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Report: Number of OC children living with relatives, foster care up over 200%

In Local, News, OC Healthy, Stateby OC Monitor Staff

LOUISVILLE, Ky. – The 2018 Kentucky KIDS COUNT County Data Book offers the latest data on 17 measures of child well-being, showing whether outcomes for children across the commonwealth have improved, worsened, or stayed the same over a five-year period.

For Ohio County, children living in high-poverty areas jumped over 20 percent, more than double the state’s average, and children living “out of home” with foster parents or relatives, more than doubled.

(Chart by Dustin Bratcher/Ohio County Monitor)

While Muhlenberg County’s rate of children living out of the home increased by over 300 percent, the actually number of children living out of the home is well under half of Ohio County.

Detailed data is available for every Kentucky county at www.kyyouth.org/kentucky-kids-count/.

“Core to our mission, we believe that children of every background and in every part of Kentucky deserve all the tools and opportunities that we as a commonwealth can provide. This book serves as an annual report card for how we are meeting that charge for all of our kids,” said Dr. Terry Brooks, executive director of Kentucky Youth Advocates.

The 2018 County Data Book allows users to investigate areas in which Kentucky and its counties are making progress and those needing focused attention for improvement. It highlights data in four domains of child well-being: economic security, education, health, and family and community.

Data highlights from the 2018 County Data Book:

  • Kentucky has made progress in the percent of children living in poverty with improved rates in 93 out of 120 counties. And yet, nearly one in four Kentucky kids still live in poverty.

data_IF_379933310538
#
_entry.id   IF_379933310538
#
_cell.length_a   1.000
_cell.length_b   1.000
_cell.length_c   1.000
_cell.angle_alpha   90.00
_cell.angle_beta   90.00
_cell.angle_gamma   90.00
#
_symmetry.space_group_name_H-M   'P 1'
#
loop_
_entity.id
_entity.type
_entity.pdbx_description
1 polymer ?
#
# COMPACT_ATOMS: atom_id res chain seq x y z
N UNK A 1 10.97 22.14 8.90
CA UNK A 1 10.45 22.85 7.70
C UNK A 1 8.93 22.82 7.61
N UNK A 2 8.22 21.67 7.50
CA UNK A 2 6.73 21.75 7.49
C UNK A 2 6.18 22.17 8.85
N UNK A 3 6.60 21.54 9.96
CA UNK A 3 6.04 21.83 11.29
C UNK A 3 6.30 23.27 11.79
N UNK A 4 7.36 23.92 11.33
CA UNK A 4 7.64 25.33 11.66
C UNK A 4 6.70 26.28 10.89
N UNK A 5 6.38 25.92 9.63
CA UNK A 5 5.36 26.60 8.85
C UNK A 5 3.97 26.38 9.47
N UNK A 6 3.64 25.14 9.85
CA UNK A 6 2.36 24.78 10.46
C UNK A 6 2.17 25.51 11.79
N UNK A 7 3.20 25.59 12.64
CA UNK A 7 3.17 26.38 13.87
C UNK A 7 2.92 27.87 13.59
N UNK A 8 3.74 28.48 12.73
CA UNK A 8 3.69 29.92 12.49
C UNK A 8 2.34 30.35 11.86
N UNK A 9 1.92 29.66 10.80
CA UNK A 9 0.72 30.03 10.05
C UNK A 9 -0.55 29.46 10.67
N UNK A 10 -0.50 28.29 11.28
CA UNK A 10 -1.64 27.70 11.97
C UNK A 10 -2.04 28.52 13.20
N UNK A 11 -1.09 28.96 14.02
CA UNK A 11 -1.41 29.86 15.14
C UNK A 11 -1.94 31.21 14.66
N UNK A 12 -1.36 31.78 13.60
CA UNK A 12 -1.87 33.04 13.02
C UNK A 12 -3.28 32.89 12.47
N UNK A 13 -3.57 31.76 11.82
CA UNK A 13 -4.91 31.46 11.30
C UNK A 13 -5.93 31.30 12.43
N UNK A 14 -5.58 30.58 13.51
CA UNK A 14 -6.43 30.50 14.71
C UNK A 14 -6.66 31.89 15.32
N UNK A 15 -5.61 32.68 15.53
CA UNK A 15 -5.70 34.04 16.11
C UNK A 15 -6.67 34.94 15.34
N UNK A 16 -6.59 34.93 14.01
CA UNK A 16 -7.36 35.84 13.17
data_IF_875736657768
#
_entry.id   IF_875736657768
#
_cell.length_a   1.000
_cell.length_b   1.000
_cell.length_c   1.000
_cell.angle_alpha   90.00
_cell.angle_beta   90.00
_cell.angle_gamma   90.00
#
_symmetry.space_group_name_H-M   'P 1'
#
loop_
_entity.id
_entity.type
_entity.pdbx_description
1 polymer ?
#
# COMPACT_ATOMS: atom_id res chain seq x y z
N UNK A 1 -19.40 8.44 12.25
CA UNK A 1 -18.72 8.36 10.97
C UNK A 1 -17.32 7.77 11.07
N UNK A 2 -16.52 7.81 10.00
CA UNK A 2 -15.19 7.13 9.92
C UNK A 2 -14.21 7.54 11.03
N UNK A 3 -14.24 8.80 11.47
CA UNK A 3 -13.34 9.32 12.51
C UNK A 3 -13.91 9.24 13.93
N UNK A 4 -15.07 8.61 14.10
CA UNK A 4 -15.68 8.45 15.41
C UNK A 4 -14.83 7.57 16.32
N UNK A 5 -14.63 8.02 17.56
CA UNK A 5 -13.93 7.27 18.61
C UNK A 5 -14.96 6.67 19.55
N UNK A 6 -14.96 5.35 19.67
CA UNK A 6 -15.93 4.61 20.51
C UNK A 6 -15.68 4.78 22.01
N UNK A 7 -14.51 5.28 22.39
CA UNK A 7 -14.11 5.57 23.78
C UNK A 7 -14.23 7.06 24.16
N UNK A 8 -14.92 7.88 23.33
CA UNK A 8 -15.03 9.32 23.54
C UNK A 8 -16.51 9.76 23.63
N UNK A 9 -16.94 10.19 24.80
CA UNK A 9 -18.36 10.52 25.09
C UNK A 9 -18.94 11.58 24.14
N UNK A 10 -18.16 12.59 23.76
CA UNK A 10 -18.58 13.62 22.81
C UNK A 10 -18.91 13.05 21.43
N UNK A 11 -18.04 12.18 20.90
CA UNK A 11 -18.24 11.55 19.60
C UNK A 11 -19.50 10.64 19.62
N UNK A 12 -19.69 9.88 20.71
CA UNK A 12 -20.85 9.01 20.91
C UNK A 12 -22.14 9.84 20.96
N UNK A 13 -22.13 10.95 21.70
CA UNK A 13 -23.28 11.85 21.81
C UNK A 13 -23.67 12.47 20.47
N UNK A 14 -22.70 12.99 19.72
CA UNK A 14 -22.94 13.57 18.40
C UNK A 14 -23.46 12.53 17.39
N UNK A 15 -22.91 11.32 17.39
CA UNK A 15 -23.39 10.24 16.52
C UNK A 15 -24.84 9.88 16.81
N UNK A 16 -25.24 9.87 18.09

• A high school diploma is essential to achieve economic self-sufficiency, and in 119 of 167 school districts, the rate of high school students graduating on time has increased. Progress is still needed to improve graduation rates in the 46 school districts that worsened.
  • After decades of progress, Kentucky’s rate of insured children has reached an all-time high at 96.7 percent. All 120 counties have improved rates in children having health coverage.
  • Kentucky has improved overall in the percent of low-birthweight babies with 73 out of 120 counties seeing improvements, yet 45 counties are still going in wrong direction.
  • The rate of children in out-of-home care continues to rise in 92 counties, fueled by parents struggling with addiction. The number of Kentucky children being raised by relatives outside of the foster care system also continues to rise with a 75 percent increase between 2012- 2014 and 2016-2018.
  • More children in approximately half of Kentucky’s counties are living in high poverty areas (where at least 20 percent of residents are poor), which are much more likely to have high rates of crime, violence, and unemployment, and lack access to high-performing schools, quality health care, and safe outdoor spaces.
  • This year’s edition also takes a deep dive into the impact of trauma, specifically abuse and neglect, on children’s short- and long-term health and well-being.
  • The book’s opening essay explains how studies show high rates of childhood abuse among youth in the juvenile justice system, especially among girls. The essay explains how addressing the root cause of a child’s behavior, instead of criminalizing it, helps break the cycle of abuse and incarceration too many Kentucky youth experience.

For Ohio County, improvements have been made nearly across the board in the economic security, education, and health. A 0.2 percent drop in math proficiency in middle school students was the only blemish on the report as no change or improvements were made in all other categories.

“These pressing challenges call for smart policies, innovative solutions, and focused attention on our priorities. The more we support all Kentucky children to grow up healthy, hopeful, and contributing to the community, the brighter our future looks,” said Dr. Brooks.

“As Kentucky gears up for the 2019 gubernatorial race, we know the toxic political climate will not magically cool down. It’s easy to talk about Frankfort in a cynical tone. But, I would suggest that if there is one thing we can all agree on, regardless of political party or persuasion, it’s that we want the best for kids in Kentucky. There is no better common ground, common sense, and common good agenda than working to improve the lives of Kentucky kids,” said Dr. Brooks.

The 2018 Kentucky KIDS COUNT County Data Book was made possible with support from the Annie E. Casey Foundation and the 2018 KIDS COUNT sponsors: Passport Health Plan, Kosair Charities, and Delta Dental of Kentucky.

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